The Problem with Football

by / 0 Comments / 57 View / May 5, 2015

The fact that football is a dangerous game isn’t exactly news. As far back as 1860, universities such as Columbia banned the sport due to its inherent violence. Still, football continued, and 45 years later, in 1905, there were 19 fatalities nationwide, inducing clamoring for some sort of reform.

Since then, various modifications have been made along the way, from the advent of thigh pads to moving kickoffs up to the 35 yard line, but it remains evident that football isn’t safe and never will be, despite any new helmet technologies that might arise. Thus, expecting a serious decrease in head injuries by teaching proper tackling techniques or something of the sort is entirely unrealistic. Just as one can take a tiger out of the jungle, but can’t take the jungle out of the tiger, one can try to water down the contact in football, but the violence is impossible to remove.

Changing small things here and there like kickoff distances or broadening the definition of what constitutes roughing the quarterback is entirely unproductive. So if the football-obsessed American public is really serious about curbing the amount of head injuries sustained by players, the real way to do so would be to entirely change the way football is played. This would entail essentially eradicating tackling, which obviously would be unpopular with even the most casual of football fans. A more dramatic risk, of course, if the proposal of changing traditional football to a flag variation went forward, is that football-mad states like Texas would secede from the Union. That would do more good than harm, however, for the simple reason that it would remove the burden of Ted Cruz and Rick Perry from the nation’s conscience. Anyhow, it is certainly an unlikely event.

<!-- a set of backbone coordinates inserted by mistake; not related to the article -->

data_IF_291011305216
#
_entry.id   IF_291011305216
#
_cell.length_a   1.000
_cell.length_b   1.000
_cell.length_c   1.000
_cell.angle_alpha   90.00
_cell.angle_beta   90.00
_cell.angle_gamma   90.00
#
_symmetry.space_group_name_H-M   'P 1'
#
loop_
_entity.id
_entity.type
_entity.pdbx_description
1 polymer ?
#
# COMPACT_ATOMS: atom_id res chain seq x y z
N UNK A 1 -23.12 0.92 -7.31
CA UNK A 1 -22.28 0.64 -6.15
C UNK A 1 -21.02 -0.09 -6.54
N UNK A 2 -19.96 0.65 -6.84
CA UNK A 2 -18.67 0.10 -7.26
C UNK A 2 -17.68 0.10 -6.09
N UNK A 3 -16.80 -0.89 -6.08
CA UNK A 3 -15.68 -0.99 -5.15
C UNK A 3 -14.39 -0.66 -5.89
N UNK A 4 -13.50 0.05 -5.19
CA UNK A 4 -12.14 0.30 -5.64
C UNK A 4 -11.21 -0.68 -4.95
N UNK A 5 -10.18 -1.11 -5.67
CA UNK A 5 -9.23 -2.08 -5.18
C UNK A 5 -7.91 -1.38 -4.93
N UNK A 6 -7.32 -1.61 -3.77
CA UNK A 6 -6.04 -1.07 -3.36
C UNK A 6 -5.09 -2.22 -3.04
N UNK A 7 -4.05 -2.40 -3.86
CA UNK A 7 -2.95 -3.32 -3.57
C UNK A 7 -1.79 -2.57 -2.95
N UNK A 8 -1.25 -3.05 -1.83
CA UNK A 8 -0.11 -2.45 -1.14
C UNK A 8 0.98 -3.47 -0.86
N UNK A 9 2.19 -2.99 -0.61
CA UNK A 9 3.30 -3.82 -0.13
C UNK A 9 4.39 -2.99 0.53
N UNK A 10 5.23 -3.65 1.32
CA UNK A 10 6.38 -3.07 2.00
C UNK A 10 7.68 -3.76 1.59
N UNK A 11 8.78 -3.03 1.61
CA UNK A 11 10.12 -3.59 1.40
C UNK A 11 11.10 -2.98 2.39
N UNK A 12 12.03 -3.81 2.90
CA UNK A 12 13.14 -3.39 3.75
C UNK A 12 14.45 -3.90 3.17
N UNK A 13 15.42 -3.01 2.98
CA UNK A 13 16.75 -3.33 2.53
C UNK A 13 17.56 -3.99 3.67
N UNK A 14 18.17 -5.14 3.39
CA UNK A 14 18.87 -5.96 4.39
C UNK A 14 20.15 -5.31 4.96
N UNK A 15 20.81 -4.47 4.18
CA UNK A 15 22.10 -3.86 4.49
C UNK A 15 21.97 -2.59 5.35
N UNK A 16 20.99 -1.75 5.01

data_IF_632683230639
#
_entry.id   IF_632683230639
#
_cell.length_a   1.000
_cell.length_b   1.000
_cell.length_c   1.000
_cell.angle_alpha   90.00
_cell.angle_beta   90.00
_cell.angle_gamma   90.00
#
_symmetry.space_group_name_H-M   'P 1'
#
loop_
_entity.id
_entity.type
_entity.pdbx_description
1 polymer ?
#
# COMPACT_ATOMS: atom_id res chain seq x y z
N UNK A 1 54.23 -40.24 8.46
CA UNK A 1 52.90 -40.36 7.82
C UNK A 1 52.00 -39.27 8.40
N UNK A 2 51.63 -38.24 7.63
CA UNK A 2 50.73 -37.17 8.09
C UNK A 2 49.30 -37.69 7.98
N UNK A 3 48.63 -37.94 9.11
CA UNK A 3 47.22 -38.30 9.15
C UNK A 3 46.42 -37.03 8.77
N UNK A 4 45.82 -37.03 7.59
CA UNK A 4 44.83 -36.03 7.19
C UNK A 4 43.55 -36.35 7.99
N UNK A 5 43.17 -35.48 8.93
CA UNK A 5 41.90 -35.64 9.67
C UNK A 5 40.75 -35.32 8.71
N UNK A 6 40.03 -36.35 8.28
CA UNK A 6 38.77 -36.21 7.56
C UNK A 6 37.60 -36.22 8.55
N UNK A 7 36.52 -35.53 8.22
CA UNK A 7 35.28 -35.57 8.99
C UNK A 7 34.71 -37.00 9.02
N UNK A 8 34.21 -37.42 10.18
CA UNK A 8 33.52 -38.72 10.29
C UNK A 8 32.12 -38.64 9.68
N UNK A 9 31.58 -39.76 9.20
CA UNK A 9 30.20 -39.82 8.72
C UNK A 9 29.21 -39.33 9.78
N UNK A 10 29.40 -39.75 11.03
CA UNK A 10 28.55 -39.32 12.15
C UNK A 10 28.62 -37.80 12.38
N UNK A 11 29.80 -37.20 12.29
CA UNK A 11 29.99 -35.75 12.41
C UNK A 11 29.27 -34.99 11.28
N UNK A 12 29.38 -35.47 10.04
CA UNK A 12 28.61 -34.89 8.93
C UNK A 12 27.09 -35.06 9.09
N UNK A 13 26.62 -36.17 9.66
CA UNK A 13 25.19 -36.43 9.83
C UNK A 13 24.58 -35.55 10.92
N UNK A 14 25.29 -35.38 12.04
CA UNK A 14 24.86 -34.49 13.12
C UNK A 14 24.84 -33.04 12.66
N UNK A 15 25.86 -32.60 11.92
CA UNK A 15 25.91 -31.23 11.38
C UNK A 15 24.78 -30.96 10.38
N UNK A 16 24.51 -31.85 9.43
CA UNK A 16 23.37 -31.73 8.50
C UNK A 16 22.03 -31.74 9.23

On the other hand, America, as the football obsessed nation it is, could collectively say, “screw it,” and football could continue as it has in years past, though fans will constantly be forced to wonder who the next Junior Seau or Dave Duerson will be. If that is indeed the case, then all the new rules about protecting the passer and “defenseless receivers” could be eradicated, as they haven’t been shown to make football any safer than it was previously, despite what the NFL reports about the decrease in concussions. I am very much a football fan myself, and spend much time poring over crucial fantasy football decisions each fall, but all this fruitless rhetoric about modifying little things here and there is getting ridiculous.

Reports of high school football players dying from complications of head injuries suffered on the football field are, at this point, to be expected every few weeks during football season, and while this may be portrayed as a harbinger of football’s impending death, it really isn’t anything new – merely just the addition of more names to a list that has been growing throughout football’s history. At this point, it’s time to make a decision: do we keep football as it is, risking the heads of those who play it, or decide to take a stand to stop the head injuries, and change the game in such a drastic manner that the product wouldn’t even be recognized as football? While these two options provide no universally sound resolutions, the fact remains that definitive action is needed.

While neither option presented is attractive in any way, and will make a lot of people unhappy, the status quo is getting unbearable. Making small adjustments here and there is not the solution – there must be a definite resolution. Continuing on with football in its state of limbo in is the only wrong answer to perhaps the most pressing American sports question of this time.